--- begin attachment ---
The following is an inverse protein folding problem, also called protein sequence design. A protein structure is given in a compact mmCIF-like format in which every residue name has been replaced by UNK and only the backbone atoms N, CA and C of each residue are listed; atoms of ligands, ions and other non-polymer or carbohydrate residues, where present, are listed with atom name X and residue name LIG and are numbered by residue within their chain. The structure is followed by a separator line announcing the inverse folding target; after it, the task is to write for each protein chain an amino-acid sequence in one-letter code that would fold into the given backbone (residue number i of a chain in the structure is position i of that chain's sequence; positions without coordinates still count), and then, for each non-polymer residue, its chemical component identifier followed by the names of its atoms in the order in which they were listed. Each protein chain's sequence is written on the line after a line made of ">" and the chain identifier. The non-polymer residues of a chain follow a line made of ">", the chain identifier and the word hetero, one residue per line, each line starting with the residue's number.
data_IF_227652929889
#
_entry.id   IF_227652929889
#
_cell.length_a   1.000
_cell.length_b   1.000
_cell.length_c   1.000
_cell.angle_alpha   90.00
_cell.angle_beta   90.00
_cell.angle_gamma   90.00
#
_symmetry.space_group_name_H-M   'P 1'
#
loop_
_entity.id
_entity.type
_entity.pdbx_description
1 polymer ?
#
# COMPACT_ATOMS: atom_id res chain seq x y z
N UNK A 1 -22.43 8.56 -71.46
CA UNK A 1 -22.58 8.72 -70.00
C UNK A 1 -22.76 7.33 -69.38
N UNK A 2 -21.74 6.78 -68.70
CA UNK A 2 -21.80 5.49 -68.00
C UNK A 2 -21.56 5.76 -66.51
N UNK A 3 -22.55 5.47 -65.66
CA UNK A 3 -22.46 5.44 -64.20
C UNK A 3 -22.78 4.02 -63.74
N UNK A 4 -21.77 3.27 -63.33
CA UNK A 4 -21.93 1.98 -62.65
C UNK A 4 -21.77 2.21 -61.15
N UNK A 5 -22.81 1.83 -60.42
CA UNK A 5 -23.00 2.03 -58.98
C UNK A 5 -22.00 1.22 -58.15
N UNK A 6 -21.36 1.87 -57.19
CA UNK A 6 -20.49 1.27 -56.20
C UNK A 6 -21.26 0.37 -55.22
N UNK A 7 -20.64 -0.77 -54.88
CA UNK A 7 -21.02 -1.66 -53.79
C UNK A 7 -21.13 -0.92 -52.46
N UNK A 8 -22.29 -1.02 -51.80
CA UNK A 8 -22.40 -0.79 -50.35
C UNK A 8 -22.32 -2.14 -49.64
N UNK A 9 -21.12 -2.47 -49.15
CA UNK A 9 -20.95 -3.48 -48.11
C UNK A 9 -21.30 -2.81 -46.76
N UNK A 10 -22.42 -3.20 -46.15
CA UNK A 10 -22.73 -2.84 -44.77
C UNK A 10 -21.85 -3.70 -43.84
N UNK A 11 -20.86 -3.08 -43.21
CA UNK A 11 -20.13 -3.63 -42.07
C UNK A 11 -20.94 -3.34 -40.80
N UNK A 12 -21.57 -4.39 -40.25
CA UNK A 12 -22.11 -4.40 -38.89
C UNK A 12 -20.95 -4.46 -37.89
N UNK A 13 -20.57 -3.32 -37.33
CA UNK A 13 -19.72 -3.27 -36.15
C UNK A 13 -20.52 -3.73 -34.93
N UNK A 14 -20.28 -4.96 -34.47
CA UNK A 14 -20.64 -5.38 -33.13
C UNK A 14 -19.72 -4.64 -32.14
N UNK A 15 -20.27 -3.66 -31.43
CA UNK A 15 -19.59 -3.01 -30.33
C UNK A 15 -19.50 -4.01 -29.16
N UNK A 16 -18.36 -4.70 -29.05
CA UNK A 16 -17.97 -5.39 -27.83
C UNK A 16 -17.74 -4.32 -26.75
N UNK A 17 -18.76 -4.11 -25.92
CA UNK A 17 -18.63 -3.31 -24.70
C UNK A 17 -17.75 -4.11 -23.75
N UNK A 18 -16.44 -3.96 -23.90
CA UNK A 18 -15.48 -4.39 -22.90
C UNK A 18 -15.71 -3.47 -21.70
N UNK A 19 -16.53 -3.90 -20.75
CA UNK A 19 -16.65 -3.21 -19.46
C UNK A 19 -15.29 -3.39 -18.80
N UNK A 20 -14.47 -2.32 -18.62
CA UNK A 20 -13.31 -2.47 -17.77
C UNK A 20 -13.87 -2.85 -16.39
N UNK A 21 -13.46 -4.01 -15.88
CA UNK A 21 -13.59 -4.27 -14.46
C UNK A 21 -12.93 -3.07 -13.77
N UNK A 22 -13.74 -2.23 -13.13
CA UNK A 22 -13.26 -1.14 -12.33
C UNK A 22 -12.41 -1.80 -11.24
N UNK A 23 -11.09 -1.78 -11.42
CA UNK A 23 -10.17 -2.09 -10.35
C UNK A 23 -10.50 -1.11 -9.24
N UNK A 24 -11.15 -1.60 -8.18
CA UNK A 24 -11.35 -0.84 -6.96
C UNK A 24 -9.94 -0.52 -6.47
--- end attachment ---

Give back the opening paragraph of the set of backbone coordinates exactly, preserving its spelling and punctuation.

The following is an inverse protein folding problem, also called protein sequence design. A protein structure is given in a compact mmCIF-like format in which every residue name has been replaced by UNK and only the backbone atoms N, CA and C of each residue are listed; atoms of ligands, ions and other non-polymer or carbohydrate residues, where present, are listed with atom name X and residue name LIG and are numbered by residue within their chain. The structure is followed by a separator line announcing the inverse folding target; after it, the task is to write for each protein chain an amino-acid sequence in one-letter code that would fold into the given backbone (residue number i of a chain in the structure is position i of that chain's sequence; positions without coordinates still count), and then, for each non-polymer residue, its chemical component identifier followed by the names of its atoms in the order in which they were listed. Each protein chain's sequence is written on the line after a line made of ">" and the chain identifier. The non-polymer residues of a chain follow a line made of ">", the chain identifier and the word hetero, one residue per line, each line starting with the residue's number.